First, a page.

To see even more pictures (yes, there are TONS more) from the exhibit opening, visit our Facebook fan page. While you’re there, you can become a fan of Children’s Museum & Theatre of Maine and get up-to-date information on all things museum, theatre and kid related!
Lobtailing, breaches and flukes abounded last night at the exhibit opening party for What About Whales?. We had over 150 guests, some delicious krill and tours of the exhibit, including a dramatic lowering of Istar, our life-sized inflatable whale! The night was a big hit with our member and volunteer families. We would like to thank Cakes Extraordinaire, Harbor Fish Market, Shaw’s Supermarkets and Yosaku for their generous donations of whale-worthy treats.
Here are tons of excited little whale watchers exploring the new exhibit.
The Museum & Theatre is always filled with children under five learning and discovering through our exhibits and activities. It is exciting to see the power of play grow stronger as research progresses! In this New York Times article, Benedict Carey explores new research in the development of children before the age of 5. For the better part of the last century, educators believed,
that children could not learn math at all before the age of five, that their brains simply were not ready.
Anyone who has visited us in the last week can tell that something BIG is coming to our Big Gallery! The Dinotracks! exhibit is officially extinct, and the Exhibits team has been working behind the scenes for months to prepare our next original exhibit, What About Whales?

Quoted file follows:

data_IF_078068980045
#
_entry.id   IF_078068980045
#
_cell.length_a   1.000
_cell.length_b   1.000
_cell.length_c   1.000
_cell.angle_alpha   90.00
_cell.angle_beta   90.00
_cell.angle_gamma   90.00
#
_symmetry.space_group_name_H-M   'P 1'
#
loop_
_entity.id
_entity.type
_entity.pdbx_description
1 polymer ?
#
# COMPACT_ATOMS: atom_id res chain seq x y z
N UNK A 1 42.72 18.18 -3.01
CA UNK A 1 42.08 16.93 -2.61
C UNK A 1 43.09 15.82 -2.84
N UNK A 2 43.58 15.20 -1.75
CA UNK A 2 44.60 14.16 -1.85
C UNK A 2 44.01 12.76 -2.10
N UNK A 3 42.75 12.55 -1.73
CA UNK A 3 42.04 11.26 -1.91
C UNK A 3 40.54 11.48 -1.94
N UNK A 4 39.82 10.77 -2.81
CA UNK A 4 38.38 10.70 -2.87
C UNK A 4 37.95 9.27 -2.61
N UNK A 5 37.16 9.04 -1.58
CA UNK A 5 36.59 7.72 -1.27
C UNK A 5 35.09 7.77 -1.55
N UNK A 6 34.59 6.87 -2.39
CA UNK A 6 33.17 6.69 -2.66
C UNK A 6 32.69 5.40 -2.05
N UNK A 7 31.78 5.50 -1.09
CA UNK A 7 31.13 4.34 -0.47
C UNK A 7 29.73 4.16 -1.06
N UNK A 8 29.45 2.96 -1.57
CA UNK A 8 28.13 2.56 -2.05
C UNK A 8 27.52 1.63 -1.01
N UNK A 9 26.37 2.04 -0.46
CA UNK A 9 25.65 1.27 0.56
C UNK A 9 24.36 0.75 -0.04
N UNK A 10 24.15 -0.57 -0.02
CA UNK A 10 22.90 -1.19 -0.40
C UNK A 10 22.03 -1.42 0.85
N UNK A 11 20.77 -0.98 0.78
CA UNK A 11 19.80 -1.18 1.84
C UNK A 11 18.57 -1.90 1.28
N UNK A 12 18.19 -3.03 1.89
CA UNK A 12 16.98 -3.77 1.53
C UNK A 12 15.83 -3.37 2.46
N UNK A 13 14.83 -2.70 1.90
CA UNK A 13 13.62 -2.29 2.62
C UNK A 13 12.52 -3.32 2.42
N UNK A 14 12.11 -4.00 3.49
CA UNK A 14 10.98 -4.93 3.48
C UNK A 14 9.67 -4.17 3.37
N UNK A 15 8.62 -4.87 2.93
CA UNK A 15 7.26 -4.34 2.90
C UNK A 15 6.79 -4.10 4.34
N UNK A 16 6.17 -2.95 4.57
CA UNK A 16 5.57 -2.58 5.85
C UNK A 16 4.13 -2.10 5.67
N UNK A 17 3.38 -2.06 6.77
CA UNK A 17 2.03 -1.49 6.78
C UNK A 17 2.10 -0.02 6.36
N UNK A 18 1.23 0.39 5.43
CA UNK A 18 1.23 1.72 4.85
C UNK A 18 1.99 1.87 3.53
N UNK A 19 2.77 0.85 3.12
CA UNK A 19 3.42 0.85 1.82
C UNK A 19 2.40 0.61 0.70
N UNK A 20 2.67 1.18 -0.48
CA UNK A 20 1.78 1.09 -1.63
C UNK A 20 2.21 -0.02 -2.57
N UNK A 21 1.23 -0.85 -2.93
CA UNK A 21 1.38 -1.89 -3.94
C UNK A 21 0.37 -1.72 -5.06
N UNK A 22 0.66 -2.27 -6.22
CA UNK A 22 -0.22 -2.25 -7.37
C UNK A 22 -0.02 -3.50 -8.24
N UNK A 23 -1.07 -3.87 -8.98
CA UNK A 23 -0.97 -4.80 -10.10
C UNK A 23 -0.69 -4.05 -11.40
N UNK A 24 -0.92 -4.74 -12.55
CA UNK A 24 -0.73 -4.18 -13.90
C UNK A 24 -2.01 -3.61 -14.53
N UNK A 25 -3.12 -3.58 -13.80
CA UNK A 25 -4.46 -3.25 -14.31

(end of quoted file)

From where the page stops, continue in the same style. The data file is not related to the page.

This week, that work has moved from the design shop to the first floor as this exhibit takes shape. Dozens of games, signs, props, electronics and other components are being installed. Take a peek at a few photos of the exhibit in progress, and see if you can guess which piece is which! See the comments for answers.
1. Vertebrae from a whale’s back 2. Baleen from a real whale
3. Dock for whale watching 4. Build-a-Whale game
Our members will be the first to explore the whole exhibit at a private opening event on Thursday evening (reason #548 to become a member!). What About Whales? will open to the public on Friday, January 22nd at 10am.
I am very excited to welcome Hannah Wilhelm as the newest member of the education staff! Hannah graduated from Bryn Mawr College in 2005 with a degree in chemistry. During college, Hannah worked as an assistant laboratory coordinator in a physics lab, tutored peers in chemistry, and served as an intern at the Academy of Natural Sciences in Philadelphia. Since graduating, Hannah has worked at a variety of environmental education centers in PA and ME. Last year she was a Maine Conservation Corps Environmental Educator working with the Department of Environmental Protection. Hannah has a kind heart, a keen intellect and a passion for sharing her love of science with children and families. She joins a talented and committed group of colleagues. I’m confident that our Museum & Theatre members and visitors will be as excited about working with her as I am!
‘Sizzle….bubble….and pop’ were popular sounds and actions as our junior scientists met for a silly and slimy summer camp last week at the Children’s Museum & Theatre of Maine. We made varieties of slimes from household materials. We turned liquids and solids into each other and experimented with gasses.We even turned our hands into paws and had relay races to study animal adaptations. Our mini explosions are over and our ‘science lab’ is now slime free, but the Silly Science campers now have some neat (and gooey) knowledge to hold on to.